I don’t think I’ve seen more than a couple episodes of the original MacGYVER, so I went into CBS’ new reboot with a totally open mind and no nostalgic baggage. I could look at it as a new series, rather than comparing it to my memories of a beloved old show. I wasn’t wowed. In fact, it was a battle to keeping watching and not check my email, browse my Facebook feed, or nod off. Without the existing IP to ride on, I doubt this pilot would have sold.
The episode opened with a James Bond-esque action sequence…featuring young, tuxedoed secret agent Angus MacGyver (played charmlessly by Lucas Till) who uses found objects as weapons, tools, etc. and who never seems to take the danger around him seriously. The same could be said for his back-up Jack Dalton, (George Eads from CSI), who presumably is the muscle and the comic relief…though he didn’t offer any muscle and or laughs. He was MacGyver’s ride…driving the boat, or van, or chopper while MacGyver did his heroics. MacGyver’s expositional and cheerleading team also includes the default procedural character: the smoking hot female computer hacker with a criminal past (the other choices for this default computer hacker being 1. a clever kid, 2. a smart ass in a wheelchair or 3. a geeky with no social skills) who can get into any system in a split second. And all three agents have a cold, but thin and attractive, female boss (Sandrine Holt) who is a boss in title only since she takes orders from MacGyver, Dalton and the smoking hot computer hacker…and apparently has no other agents under her command. Her job is to assign the missions, stress the stakes, and then tell them all the things they can’t do, but that they will do anyway, and that she will then agree with, as if she’s under a spell. Come to think of it, the boss seemed to be in an expressionless trance for most of the episode.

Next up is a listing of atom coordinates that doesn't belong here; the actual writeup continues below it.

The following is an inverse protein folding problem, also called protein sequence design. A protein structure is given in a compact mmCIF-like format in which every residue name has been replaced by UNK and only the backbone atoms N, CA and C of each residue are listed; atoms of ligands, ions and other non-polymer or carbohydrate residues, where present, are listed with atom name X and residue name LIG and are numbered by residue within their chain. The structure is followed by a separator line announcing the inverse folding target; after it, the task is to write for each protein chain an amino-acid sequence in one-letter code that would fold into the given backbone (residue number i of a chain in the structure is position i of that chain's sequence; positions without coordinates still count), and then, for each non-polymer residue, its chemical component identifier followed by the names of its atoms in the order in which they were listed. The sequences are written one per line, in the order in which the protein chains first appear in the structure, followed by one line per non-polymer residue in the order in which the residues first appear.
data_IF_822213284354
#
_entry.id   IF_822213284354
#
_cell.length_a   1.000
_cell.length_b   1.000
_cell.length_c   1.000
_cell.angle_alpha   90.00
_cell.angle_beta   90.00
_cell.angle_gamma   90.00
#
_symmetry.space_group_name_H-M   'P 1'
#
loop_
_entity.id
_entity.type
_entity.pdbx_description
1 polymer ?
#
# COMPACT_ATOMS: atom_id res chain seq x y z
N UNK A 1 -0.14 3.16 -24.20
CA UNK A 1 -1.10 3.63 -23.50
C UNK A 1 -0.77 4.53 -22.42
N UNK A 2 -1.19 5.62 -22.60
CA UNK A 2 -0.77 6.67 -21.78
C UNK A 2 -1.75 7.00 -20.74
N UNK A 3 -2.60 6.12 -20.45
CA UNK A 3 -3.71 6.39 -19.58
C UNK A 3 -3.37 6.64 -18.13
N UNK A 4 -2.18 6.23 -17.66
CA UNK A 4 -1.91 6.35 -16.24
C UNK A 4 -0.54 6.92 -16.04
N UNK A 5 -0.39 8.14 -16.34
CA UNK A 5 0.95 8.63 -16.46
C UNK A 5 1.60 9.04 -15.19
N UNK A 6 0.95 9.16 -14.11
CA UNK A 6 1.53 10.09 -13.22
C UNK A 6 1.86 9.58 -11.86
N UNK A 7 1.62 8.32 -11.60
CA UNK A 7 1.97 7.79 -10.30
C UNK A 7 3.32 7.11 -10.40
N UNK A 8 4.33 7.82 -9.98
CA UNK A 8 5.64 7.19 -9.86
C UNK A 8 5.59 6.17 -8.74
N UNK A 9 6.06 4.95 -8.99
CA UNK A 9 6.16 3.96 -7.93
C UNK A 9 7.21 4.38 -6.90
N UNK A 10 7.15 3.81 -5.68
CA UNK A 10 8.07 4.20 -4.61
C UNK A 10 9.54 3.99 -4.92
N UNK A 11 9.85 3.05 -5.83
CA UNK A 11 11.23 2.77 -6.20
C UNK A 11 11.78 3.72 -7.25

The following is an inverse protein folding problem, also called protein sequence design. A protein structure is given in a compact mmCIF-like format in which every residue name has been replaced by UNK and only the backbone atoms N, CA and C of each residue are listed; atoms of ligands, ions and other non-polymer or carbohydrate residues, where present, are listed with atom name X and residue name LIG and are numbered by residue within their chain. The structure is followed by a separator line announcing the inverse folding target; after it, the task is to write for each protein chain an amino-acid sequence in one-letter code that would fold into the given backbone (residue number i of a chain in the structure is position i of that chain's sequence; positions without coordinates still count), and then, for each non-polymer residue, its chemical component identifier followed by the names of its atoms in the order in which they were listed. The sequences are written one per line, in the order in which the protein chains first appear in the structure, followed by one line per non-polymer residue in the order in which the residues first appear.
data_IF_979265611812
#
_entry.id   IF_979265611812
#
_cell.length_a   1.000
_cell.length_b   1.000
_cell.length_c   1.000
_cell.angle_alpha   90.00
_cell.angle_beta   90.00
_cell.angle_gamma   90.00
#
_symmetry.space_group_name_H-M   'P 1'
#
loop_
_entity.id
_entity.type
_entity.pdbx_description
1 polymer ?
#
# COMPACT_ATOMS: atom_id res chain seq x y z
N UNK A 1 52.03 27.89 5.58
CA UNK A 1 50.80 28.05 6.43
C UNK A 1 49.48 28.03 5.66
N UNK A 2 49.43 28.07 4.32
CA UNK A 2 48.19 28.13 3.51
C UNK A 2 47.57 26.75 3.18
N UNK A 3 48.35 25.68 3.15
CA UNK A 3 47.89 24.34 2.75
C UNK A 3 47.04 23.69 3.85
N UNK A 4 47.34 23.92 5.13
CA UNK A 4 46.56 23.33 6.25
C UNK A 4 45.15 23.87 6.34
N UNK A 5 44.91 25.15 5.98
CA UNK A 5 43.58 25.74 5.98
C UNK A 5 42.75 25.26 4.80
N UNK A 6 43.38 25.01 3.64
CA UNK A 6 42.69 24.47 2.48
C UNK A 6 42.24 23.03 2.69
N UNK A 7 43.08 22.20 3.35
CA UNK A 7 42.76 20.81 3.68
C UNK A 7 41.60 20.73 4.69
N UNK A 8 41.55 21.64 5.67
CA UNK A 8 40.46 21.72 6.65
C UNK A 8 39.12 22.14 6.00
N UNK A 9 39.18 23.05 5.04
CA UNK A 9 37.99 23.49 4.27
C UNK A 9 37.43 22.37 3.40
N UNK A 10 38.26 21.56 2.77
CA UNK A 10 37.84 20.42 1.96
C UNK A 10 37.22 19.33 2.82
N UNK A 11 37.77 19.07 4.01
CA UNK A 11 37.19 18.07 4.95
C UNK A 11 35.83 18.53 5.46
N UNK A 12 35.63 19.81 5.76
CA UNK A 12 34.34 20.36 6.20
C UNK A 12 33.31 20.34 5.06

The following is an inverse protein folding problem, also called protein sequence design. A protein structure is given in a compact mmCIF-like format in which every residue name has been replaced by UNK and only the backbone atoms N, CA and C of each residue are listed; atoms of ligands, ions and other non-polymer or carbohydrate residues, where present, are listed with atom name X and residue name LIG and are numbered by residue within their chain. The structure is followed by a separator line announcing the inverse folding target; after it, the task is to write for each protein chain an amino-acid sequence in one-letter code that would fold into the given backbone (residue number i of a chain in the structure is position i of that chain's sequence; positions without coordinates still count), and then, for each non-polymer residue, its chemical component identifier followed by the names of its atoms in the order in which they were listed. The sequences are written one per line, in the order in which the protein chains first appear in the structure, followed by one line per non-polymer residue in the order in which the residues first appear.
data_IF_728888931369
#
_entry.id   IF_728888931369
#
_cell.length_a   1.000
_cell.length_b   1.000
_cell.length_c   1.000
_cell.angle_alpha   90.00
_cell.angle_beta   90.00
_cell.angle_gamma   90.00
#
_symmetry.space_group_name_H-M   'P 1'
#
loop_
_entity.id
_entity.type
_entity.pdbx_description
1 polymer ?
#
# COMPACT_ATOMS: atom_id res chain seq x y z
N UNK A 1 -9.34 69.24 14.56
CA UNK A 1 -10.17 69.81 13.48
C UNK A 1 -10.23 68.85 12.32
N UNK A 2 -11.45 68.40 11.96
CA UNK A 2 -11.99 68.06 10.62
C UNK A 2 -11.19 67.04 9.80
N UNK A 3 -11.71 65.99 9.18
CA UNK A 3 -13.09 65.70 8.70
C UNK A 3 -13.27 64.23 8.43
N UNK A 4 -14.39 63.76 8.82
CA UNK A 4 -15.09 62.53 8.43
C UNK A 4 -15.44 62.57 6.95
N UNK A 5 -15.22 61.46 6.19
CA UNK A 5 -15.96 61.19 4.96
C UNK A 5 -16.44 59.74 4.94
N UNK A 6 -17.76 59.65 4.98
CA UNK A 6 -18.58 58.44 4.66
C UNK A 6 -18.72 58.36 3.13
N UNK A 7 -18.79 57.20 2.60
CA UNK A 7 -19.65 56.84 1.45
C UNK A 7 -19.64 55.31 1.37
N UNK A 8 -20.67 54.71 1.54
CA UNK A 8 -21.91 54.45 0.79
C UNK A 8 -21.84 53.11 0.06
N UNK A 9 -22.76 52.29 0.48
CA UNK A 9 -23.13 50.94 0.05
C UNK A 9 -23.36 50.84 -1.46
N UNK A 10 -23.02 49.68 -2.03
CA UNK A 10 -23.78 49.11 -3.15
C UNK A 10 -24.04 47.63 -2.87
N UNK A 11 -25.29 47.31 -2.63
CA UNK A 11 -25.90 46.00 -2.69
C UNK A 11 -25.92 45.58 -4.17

The pilot story was simple, and the “twist” obvious, but it worked as a simple springboard for the action sequences that probably read big on paper but somehow played small on screen. It all adds up to the TV equivalent of Captain Crunch. I don’t think I’ll be going back for a second bowl.
BTW, this was actually the second pilot shot for this reboot — the original pilot was entirely scrapped along with everyone in the cast except Till and Eads. That said, the promotional clip from the scrapped pilot looked a lot more entertaining than the episode I saw.
Last week, CBS picked up two series for next fall — CSI: Cyber and NCIS: New Orleans — that were shot as so-called “back-door pilots,” embedded in episodes of existing series. CSI:Cyber aired as an episode of CSI and NCIS: New Orleans aired as an episode of NCIS (which, itself, began as a back-door pilot as an episode of JAG).
A back-door pilot is a way to save money on making a pilot, a sample episode of a proposed TV series. Since standalone pilots that don’t lead to a seires cost millions of dollars, have no commerical value, and will usually never air anywhere, shooting them as an episode of an existing series allows studios to recoup their costs from the syndication revenue of a hit series. It’s a practice that has been going on for fifty years — The Andy Griffith Show began as a back-door pilot episode of The Danny Thomas Show.